"publishedYear":1954,
            "cover":"HARDCOVER",
            "comments":null
        },
        {
            "id":3,
            "available":true,
            "author":"J. R. R. Tolkien",
            "title":"The Hobbit",
            "publishedYear":1937,
            "cover":"PAPERBACK",
            "comments":null
        }
    ]
}

Nice, now we can work on the front-end, hopefully not making our hands too dirty. With regards to HTML markup, this is all we need, seriously:

<table id="grid"></table>
<div id="pager"></div>

Keep in mind that we will implement all CRUD operations, but still, this is all we need. No more HTML. Rest of the magic happens thanks to marvellous jqGrid library. Here is a basic setup:

$("#grid")
    .jqGrid({
      url:'rest/book',
      colModel:[
        {name:'id', label: 'ID', formatter:'integer', width: 40},
        {name:'title', label: 'Title', width: 300},
        {name:'author', label: 'Author', width: 200},
        {name:'publishedYear', label: 'Published year', width: 80, align: 'center'},
        {name:'available', label: 'Available', formatter: 'checkbox', width: 46, align: 'center'}
      ],
      caption: "Books",
      pager : '#pager',
      height: 'auto'
    })
    .navGrid('#pager', {edit:false,add:false,del:false, search: false});

Technically, this is all we need. URL to fetch the data, pointing to our controller (jqGrid will perform all the AJAX magic for us) and the data model (you may recognize book fields and their descriptions). However, since jqGrid is highly customizable, I applied few tweaks to make the grid look a bit better. Also I didn’t like suggested names of metadata, for instance total field returned from the server is suppose to be the total number of pages, not records – highly counter-intuitive. Here are my tweaked options:

$.extend($.jgrid.defaults, {
  datatype: 'json',
  jsonReader : {
    repeatitems:false,
    total: function(result) {
      //Total number of pages
      return Math.ceil(result.total / result.max);
    },
    records: function(result) {
      //Total number of records
      return result.total;
    }
  },
  prmNames: {rows: 'max', search: null},
  height: 'auto',
  viewrecords: true,
  rowList: [10, 20, 50, 100],
  altRows: true,
  loadError: function(xhr, status, error) {
    alert(error);
  }
  });

Eager to see the results? Here is a browser screenshot:

Good looking, with customizable paging, lightweight refreshing… And our hands are still relatively clean! But I promised CRUD… If you were careful, you have probably noticed few navGrid attributes, dying to be turned on:

var URL = 'rest/book';
var options = {
  url: URL,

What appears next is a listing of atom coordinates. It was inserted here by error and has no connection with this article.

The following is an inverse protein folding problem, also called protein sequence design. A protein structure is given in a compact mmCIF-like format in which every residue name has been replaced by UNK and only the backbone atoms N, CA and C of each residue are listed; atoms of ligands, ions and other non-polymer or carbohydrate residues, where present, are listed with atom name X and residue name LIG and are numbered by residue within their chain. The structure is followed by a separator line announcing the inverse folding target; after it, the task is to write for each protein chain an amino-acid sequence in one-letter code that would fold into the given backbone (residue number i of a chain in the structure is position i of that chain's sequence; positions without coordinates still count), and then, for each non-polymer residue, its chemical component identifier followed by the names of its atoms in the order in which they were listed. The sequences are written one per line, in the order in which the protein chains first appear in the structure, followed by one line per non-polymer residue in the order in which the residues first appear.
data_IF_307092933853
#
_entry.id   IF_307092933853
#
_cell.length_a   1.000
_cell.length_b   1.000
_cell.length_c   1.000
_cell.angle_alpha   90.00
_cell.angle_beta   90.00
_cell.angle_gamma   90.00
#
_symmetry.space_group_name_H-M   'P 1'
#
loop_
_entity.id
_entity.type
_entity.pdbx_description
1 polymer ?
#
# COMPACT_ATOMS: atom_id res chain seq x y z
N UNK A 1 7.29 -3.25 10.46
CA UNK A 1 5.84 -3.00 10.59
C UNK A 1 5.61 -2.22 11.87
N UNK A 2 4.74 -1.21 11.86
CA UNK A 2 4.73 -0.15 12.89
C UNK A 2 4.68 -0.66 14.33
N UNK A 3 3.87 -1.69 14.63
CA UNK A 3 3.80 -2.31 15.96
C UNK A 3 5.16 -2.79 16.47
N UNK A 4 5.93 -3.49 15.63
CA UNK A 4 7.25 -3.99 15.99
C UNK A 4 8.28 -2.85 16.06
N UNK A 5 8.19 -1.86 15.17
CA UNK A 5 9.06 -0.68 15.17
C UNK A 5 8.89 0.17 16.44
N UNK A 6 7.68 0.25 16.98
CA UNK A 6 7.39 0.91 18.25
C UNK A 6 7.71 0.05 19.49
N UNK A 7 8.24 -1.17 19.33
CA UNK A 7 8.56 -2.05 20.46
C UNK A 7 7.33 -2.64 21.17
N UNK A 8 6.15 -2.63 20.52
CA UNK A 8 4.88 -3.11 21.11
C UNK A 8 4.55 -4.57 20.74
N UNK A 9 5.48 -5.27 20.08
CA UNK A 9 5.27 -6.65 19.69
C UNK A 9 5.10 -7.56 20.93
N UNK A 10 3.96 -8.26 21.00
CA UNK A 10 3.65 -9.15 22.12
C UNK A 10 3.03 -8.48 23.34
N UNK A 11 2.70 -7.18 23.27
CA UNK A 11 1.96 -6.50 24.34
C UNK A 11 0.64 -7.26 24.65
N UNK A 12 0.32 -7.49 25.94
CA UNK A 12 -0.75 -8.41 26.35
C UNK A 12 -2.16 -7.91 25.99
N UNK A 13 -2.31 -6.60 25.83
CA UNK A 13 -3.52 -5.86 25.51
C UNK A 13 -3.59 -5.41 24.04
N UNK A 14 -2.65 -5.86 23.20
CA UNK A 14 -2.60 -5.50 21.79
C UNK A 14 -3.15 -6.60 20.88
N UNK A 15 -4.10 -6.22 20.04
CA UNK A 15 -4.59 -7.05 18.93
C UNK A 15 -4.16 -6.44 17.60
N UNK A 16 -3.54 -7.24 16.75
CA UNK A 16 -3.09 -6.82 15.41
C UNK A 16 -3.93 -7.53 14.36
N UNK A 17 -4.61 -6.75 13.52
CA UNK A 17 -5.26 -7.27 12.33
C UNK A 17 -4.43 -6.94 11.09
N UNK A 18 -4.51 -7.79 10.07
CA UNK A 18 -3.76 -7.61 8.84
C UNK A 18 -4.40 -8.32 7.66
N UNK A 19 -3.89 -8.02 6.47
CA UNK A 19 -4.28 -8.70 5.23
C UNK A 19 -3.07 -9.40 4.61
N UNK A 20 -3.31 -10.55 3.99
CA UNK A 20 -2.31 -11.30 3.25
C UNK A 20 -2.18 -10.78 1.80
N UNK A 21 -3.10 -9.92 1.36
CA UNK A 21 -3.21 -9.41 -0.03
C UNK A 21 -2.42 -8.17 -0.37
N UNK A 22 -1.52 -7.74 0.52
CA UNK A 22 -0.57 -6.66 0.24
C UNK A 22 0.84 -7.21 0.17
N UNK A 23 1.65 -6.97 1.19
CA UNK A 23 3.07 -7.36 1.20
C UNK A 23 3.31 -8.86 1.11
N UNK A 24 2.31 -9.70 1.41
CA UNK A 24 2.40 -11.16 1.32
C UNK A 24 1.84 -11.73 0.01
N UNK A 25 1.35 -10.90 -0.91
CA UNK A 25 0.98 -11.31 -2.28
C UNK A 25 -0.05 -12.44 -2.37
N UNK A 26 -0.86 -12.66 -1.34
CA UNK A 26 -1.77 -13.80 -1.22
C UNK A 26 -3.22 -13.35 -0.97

editurl: URL,
  colModel:[
    {
      name:'id', label: 'ID',
      formatter:'integer',
      width: 40,
      editable: true,
      editoptions: {disabled: true, size:5}
    },
    {
      name:'title',
      label: 'Title',
      width: 300,
      editable: true,
      editrules: {required: true}
    },
    {
      name:'author',
      label: 'Author',
      width: 200,
      editable: true,
      editrules: {required: true}
    },
    {
      name:'cover',
      label: 'Cover',
      hidden: true,
      editable: true,
      edittype: 'select',
      editrules: {edithidden:true},
      editoptions: {
        value: {'PAPERBACK': 'paperback', 'HARDCOVER': 'hardcover', 'DUST_JACKET': 'dust jacket'}
      }
    },
    {
      name:'publishedYear',
      label: 'Published year',
      width: 80,
      align: 'center',
      editable: true,
      editrules: {required: true, integer: true},
      editoptions: {size:5, maxlength: 4}
    },
    {
      name:'available',
      label: 'Available',
      formatter: 'checkbox',
      width: 46,
      align: 'center',
      editable: true,
      edittype: 'checkbox',
      editoptions: {value:"true:false"}
    },
    {
      name:'comments',
      label: 'Comments',
      hidden: true,
      editable: true,
      edittype: 'textarea',
      editrules: {edithidden:true}
    }
  ],
  caption: "Books",
  pager : '#pager',
  height: 'auto'
};
$("#grid")
    .jqGrid(options)
    .navGrid('#pager', {edit:true,add:true,del:true, search: false});

The configuration is getting dangerously verbose, but there’s nothing complicated out there – for each field we have added few additional attributes controlling how this field should be treated in edit mode. This includes what type of HTML input should represent it, validation rules, visibility, etc. But honestly, I believe it was worth it:

This nicely looking edit window has been fully generated by jqGrid based on our edit options mentioned above, including validation logic. We can make some of the fields visible in the grid hidden/inactive in edit dialog (like id) and vice-versa (cover and comments are not present in the grid, however you can modify them). Also notice few new icons visible in bottom-left corner of the grid. Adding and deleting is possible as well – and we haven’t written a single line of HTML/JSP/JavaScript (excluding jqGrid configuration object).